Blog Posts By:

Ed Mierzwinski,
Senior Director, Federal Consumer Program

The successful CFPB turns 6 years old tomorrow, July 21. It's already returned nearly $12 Billion to over 29 million consumers harmed by unfair financial practices. Here is a birthday look at the Consumer Bureau's body of work so far and why it makes no sense for Congress to roll it back at the request of Wall Street lobbyists and other special interests.

After the new FCC chair and Congress rolled back pending Obama-era broadband privacy rules applying to collection and use of your personal information by Internet Service Providers (generally large telephone and cable companies) the states (and some cities) moved to replace protections. AT&T, Verizon and Comcast swiftly sent lobbyists out around the nation to quash the efforts. This week, Sacramento is under siege by a phalanx of ISP lobbyists as a key California proposal, AB375 (Chau) is considered. Key Senate committee votes occur Tuesday.

In the news this month are several successful efforts to improve credit report accuracy, compensate the victims of credit bureau malfeasance and also to bring some credit repair doctors to heel. Did it take a village? No, it took a combination of strong consumer laws, a strong CFPB, tough state attorneys general working on a bi-partisan basis and, finally, consumer attorneys engaged in private enforcement of the laws as another line of defense. For markets to work fairly, consumers need all these levels of protection.

Last week, the U.S. Treasury Department came out with a report mandated by a Presidential executive order. As feared, the report is a Wall Street wish list, with a few crumbs thrown to small banks. The CFPB and investor protections are left in ruins.

UPDATED: Added House Floor Letter Opposing HR 10, Wrong Choice Act, Link:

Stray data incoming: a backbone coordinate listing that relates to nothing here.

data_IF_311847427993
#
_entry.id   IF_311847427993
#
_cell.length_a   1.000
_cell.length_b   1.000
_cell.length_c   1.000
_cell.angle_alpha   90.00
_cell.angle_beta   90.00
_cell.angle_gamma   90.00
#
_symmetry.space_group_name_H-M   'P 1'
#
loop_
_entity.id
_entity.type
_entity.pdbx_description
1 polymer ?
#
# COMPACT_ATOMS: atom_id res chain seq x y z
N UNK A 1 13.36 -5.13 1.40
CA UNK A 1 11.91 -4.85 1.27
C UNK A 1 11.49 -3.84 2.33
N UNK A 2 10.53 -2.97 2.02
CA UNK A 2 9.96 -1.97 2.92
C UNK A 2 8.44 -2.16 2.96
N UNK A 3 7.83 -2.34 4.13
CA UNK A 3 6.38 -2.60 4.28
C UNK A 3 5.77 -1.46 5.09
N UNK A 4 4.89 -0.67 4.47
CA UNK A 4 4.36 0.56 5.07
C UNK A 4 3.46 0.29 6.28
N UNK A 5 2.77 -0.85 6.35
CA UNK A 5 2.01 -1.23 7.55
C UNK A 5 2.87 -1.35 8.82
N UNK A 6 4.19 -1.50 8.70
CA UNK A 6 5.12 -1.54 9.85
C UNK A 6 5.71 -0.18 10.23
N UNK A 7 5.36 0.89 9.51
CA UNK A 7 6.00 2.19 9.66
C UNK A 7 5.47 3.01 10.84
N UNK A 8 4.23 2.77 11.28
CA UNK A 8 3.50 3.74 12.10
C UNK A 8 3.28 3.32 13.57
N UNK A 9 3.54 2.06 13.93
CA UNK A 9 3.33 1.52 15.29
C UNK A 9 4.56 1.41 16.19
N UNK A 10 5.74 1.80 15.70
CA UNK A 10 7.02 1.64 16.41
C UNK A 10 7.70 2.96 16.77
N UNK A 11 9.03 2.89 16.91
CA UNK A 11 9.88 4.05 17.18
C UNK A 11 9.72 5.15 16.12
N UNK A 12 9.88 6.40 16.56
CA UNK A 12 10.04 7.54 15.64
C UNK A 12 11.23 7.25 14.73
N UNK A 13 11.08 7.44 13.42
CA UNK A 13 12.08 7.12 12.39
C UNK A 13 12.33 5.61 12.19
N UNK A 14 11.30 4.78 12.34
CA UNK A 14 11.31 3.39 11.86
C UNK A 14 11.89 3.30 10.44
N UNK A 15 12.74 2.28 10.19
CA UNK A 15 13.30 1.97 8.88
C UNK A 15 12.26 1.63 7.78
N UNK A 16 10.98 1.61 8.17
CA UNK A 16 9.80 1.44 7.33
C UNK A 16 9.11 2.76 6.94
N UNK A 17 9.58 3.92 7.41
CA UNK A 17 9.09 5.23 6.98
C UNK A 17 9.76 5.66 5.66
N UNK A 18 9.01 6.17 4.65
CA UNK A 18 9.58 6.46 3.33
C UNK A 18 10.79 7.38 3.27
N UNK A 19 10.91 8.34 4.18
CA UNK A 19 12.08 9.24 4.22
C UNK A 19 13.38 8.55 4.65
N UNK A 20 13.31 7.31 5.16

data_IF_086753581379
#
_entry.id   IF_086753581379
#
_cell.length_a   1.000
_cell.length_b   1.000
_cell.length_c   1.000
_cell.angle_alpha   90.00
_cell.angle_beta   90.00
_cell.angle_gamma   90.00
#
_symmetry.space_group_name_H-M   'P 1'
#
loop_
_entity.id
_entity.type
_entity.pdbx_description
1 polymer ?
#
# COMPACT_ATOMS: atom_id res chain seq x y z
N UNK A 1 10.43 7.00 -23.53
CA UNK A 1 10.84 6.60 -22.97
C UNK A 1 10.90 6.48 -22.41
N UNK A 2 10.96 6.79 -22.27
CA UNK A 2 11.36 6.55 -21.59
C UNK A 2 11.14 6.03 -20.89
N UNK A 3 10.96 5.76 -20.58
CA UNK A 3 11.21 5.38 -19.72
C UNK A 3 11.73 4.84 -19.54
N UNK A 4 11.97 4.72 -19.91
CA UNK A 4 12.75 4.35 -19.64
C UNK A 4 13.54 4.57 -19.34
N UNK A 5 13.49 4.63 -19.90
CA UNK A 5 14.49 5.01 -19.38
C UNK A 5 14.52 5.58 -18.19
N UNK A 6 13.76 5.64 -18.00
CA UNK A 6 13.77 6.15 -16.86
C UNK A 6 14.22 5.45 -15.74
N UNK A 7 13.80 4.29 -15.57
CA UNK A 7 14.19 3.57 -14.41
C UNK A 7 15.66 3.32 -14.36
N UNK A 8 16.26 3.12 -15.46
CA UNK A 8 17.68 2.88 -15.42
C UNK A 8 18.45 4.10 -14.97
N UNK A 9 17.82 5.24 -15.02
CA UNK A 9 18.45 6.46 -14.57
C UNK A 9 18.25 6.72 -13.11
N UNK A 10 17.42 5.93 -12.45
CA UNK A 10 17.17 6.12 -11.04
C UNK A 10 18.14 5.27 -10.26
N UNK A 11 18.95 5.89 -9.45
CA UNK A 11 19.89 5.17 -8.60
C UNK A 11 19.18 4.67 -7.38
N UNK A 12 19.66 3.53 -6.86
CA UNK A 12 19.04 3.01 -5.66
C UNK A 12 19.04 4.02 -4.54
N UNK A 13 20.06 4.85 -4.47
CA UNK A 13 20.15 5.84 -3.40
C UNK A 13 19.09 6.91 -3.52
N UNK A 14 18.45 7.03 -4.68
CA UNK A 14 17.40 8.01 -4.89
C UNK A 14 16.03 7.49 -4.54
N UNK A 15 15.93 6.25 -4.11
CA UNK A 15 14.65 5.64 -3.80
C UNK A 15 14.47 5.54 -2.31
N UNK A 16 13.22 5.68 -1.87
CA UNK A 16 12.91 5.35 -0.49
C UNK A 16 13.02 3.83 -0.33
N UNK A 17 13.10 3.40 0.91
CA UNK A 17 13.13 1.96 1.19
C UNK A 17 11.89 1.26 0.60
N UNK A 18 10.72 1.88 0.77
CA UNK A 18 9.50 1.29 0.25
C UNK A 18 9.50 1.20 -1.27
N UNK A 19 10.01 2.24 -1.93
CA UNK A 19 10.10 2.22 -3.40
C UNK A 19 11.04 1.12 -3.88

Yesterday we released a report showing how the CFPB works to protect servicemembers, veterans and their families from financial predators that “line up outside our military bases like bears on a trout stream.” Today the House begins floor debate on the so-called Financial Choice Act. This Wrong Choice Act, incredibly, turns the CFPB into an unrecognizable husk incapable of protecting anyone, including servicemembers.

Cross-post of a blog from Illinois PIRG director Abe Scarr on yesterday's State Senate victory on Internet privacy. The measure heads to the state House.  Just a few short weeks ago, the U.S. FCC supported successful Congressional efforts to repeal its own broadband rules. Illinois is among numerous states now taking the lead to restore privacy rights, after the FTC, the FCC and the Congress have supported efforts by Big Tech, cable and telephone lobbyists  to take them away. Of course, those lobbyists are now besieging state capitols, but this time, consumer protection prevailed.

Today the House Financial Services Committee takes up the so-called Financial Choice Act, which we call the Wrong Choice Act, to repeal the Dodd-Frank Wall Street Reform and Consumer Protection Act of 2010 and leave the CFPB an unrecognizable husk incapable of protecting consumers. Some 52 state bank associations urged support of the bill, based on a "cook-the-history-books" analysis of bank consolidation, which has not increased since 2010, even though they make the claim based on preposterous math.

UPDATED 4/25 with link to our letter to Congress. This week, on Wednesday 4/26, the House FInancial Services Committee holds a hearing on Chairman Jeb Hensarling's Financial Choice Act 2.0. It's a brutal un-do of the 2010 Dodd-Frank Wall Street Reform and Consumer Protection Act that forgets, or ignores, the historical fact that reckless bank practices abetted by loose regulators wrecked our economy in 2008. A key goal of the proposal is to weaken the successful CFPB into an unrecognizable husk incapable of protecting consumers.

You may have heard that Congress just voted to take away many of your online broadband privacy protections. After a little background, we will give you some tips on how to protect what’s left.

The PIRG-backed TransAtlantic Consumer Dialogue (tacd.org) -- a forum to ensure that trade policies serve consumers -- holds its 17th Annual Meeting in Washington on Tuesday 21 March. The public main event is titled: "A consumer agenda for transatlantic markets: safeguarding protections and making progress in times of political change." On Wednesday, the group sponsors two public side events: (1) Consumer Health, Consumer Action and Antimicrobial Resistance and (2) Empowering and Protecting Youth in the Big Data Era.